How Additional Aerodynamic Drag Helped Make GTA III Work On PS2

The PlayStation 2 was a revelation when it hit the market in 2000, and yet by modern standards, it’s almost hopelessly weak. In fact, it’s so under-powered, Rockstar developers had to pull every trick in the book to make Grand Theft Auto III even work on the platform.

The story comes to us from developer [Obbe Vermeij]. He explains that the PlayStation 2 couldn’t keep the entire open-world game map in its tiny 32 MB of RAM. Instead, models had to be streamed from the DVD drive as the player moved around the world. However, even the DVD drive wasn’t fast enough. If the player moved too quickly, they would outpace the system’s ability to load new assets, and the world would fall apart. Roads would vanish, buildings simply wouldn’t appear before the player passed by them.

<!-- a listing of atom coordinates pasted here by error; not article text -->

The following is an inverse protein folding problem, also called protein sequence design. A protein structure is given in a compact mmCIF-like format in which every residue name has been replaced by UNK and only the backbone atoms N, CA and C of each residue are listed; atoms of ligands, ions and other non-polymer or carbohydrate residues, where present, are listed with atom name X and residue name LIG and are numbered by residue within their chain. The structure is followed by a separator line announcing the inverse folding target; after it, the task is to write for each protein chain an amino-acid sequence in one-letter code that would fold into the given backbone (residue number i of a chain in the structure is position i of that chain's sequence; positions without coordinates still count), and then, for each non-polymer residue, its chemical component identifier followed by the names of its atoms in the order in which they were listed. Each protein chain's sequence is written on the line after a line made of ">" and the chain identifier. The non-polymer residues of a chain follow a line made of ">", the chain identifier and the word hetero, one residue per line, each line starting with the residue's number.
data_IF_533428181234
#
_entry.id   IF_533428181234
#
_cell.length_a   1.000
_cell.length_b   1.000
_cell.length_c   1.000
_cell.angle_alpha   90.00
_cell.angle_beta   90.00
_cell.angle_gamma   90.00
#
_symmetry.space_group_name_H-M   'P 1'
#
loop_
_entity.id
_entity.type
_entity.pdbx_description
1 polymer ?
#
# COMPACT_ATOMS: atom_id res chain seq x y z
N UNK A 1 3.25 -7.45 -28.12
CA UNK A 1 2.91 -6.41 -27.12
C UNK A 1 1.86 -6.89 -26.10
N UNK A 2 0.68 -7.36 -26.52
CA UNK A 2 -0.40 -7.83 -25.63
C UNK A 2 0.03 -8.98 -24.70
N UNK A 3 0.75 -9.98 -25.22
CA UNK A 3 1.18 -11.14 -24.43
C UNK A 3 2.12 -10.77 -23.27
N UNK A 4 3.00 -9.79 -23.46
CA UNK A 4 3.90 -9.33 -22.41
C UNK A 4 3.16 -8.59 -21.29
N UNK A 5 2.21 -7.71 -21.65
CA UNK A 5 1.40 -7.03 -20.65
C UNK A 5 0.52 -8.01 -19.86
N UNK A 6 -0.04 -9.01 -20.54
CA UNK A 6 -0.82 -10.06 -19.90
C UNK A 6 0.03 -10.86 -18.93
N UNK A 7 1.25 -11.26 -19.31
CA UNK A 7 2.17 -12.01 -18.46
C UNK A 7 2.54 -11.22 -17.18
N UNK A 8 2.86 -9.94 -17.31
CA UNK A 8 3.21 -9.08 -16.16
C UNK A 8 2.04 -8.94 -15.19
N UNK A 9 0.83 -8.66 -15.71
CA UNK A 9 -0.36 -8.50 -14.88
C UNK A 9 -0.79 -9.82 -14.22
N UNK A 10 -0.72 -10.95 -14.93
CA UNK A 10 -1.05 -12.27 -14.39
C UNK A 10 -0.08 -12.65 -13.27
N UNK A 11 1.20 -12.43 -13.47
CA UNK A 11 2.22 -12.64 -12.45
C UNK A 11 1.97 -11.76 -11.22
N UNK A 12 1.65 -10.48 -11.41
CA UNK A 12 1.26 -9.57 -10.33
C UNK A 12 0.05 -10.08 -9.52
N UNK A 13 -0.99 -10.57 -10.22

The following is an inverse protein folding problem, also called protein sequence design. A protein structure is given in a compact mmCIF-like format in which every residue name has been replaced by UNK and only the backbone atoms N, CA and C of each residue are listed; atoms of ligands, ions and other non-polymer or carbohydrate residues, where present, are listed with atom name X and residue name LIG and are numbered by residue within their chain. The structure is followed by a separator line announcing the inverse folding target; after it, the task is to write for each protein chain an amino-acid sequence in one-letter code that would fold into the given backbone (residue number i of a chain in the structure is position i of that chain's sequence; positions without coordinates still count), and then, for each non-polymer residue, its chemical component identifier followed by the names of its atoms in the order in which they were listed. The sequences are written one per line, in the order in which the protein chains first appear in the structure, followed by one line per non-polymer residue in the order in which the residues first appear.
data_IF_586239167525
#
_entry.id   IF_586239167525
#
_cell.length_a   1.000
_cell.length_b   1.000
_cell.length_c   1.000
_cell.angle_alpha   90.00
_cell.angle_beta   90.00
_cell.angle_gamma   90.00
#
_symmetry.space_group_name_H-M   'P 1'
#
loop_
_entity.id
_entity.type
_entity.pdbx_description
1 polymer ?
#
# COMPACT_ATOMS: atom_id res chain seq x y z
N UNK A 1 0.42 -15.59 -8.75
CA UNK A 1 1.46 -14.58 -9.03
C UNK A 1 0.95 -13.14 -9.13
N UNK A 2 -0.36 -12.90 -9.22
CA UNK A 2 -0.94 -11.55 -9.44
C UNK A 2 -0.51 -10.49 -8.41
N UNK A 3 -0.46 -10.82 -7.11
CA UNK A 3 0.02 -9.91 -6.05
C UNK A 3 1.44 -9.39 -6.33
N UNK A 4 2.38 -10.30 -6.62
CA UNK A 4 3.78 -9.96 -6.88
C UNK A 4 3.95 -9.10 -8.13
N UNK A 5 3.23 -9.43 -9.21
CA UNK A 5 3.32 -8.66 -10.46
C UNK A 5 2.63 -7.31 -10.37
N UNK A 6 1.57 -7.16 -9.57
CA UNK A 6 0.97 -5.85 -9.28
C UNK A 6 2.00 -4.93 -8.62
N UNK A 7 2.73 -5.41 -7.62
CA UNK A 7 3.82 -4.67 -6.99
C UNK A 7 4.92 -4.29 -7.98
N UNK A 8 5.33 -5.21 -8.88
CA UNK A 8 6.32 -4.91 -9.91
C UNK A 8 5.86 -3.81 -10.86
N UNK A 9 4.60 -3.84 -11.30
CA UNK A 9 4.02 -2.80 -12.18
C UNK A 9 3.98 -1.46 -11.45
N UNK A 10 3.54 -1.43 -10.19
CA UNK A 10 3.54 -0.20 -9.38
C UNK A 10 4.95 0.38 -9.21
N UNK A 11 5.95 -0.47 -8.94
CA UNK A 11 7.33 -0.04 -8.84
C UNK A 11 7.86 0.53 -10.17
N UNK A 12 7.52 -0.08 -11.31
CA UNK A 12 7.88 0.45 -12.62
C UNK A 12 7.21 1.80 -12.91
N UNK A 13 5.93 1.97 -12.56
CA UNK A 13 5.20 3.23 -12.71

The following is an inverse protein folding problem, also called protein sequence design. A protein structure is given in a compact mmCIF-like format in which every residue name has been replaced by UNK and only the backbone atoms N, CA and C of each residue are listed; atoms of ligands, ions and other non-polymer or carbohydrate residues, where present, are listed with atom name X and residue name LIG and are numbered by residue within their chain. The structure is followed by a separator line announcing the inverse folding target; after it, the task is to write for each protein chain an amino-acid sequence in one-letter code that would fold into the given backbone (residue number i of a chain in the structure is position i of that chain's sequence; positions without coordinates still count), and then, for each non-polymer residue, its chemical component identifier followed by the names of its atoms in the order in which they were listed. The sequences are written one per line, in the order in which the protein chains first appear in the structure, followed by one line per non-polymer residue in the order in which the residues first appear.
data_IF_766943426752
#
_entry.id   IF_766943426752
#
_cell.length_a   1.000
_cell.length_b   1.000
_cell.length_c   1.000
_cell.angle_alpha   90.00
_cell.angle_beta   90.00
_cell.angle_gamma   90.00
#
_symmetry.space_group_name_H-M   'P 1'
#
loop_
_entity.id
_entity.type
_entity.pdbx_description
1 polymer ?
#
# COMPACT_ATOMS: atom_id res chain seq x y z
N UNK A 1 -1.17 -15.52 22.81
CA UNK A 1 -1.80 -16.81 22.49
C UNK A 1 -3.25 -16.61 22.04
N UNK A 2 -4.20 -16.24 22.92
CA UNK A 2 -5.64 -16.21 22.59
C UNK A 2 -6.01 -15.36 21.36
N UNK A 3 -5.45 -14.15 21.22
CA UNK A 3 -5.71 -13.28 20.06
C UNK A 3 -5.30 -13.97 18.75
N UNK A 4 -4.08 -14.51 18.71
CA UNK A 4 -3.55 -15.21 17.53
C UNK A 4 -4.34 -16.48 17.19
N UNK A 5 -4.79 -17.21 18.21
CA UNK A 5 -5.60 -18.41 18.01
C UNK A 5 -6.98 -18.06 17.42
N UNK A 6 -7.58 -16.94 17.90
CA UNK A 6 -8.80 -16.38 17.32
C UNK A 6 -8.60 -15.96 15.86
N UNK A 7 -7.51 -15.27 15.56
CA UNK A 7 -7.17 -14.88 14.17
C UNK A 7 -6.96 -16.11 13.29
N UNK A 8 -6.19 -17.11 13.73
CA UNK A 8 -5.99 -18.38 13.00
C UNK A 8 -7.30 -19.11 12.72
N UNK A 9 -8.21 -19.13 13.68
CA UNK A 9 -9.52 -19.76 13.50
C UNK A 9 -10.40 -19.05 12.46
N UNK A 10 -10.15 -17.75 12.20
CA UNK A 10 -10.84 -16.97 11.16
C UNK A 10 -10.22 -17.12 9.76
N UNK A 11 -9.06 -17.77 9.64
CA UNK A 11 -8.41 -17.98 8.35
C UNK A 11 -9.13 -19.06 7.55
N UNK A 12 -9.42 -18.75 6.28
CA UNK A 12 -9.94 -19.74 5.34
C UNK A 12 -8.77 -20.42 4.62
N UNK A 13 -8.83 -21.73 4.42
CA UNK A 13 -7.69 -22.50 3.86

According to [Obbe], getting around this challenge was the job of one [Adam Fowler]. He notes that even optimizing the layout of data on the DVD wasn’t enough to help. Nifty hacks had to be employed to slow the player down. Road networks were changed to stop the player speeding towards areas that needed lots of new models. In other areas, vehicles in the game would experience a nearly-imperceptible 5% increase in air drag to dull their speed. This was chosen as a more invisible solution; cutting engine power directly was audible to players as the audio changed.

It shows you just how hard developers had to work back when resources were far more constrained than they are today!